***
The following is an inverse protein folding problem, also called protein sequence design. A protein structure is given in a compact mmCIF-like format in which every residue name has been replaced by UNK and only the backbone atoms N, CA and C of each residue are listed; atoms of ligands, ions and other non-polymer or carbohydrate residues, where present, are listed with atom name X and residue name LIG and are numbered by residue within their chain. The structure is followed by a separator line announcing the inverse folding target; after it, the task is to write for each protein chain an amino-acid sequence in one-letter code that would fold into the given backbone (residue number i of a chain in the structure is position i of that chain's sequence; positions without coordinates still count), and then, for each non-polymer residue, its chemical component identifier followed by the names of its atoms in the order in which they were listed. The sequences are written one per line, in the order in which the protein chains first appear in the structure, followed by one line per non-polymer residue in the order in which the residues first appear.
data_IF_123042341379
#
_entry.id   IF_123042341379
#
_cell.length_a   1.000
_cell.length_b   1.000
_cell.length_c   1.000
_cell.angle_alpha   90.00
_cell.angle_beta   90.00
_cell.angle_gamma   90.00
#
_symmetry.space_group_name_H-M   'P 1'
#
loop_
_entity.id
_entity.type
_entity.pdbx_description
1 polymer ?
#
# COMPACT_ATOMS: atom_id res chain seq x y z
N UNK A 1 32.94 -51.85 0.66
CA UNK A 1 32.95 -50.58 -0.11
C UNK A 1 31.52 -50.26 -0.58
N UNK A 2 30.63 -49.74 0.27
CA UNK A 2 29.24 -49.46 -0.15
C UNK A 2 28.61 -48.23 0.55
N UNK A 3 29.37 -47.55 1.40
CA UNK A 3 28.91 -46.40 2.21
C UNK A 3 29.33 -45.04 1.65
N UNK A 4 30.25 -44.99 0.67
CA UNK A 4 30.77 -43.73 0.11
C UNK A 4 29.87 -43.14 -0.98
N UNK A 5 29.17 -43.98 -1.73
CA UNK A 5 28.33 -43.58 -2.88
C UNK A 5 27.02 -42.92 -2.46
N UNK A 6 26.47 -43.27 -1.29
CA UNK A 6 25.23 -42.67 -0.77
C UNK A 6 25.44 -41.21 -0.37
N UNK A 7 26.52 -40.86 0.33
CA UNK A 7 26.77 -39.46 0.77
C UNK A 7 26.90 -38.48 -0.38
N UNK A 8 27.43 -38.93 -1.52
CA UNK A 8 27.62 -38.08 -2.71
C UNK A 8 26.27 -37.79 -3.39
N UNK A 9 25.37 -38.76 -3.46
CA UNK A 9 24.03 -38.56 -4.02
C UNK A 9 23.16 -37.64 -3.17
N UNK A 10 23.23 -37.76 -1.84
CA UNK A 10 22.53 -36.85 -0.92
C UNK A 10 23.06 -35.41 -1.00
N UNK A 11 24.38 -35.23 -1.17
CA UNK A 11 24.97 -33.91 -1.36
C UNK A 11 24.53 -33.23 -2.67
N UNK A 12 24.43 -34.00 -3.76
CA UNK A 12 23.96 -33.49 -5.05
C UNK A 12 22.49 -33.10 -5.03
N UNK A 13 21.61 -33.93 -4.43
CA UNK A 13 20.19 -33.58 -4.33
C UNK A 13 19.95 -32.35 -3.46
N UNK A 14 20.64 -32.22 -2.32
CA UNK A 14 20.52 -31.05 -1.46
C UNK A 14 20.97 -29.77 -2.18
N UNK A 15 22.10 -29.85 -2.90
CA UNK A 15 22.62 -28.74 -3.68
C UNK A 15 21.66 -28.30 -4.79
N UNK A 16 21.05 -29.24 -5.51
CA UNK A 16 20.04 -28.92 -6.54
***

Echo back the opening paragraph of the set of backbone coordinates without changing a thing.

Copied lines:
The following is an inverse protein folding problem, also called protein sequence design. A protein structure is given in a compact mmCIF-like format in which every residue name has been replaced by UNK and only the backbone atoms N, CA and C of each residue are listed; atoms of ligands, ions and other non-polymer or carbohydrate residues, where present, are listed with atom name X and residue name LIG and are numbered by residue within their chain. The structure is followed by a separator line announcing the inverse folding target; after it, the task is to write for each protein chain an amino-acid sequence in one-letter code that would fold into the given backbone (residue number i of a chain in the structure is position i of that chain's sequence; positions without coordinates still count), and then, for each non-polymer residue, its chemical component identifier followed by the names of its atoms in the order in which they were listed. The sequences are written one per line, in the order in which the protein chains first appear in the structure, followed by one line per non-polymer residue in the order in which the residues first appear.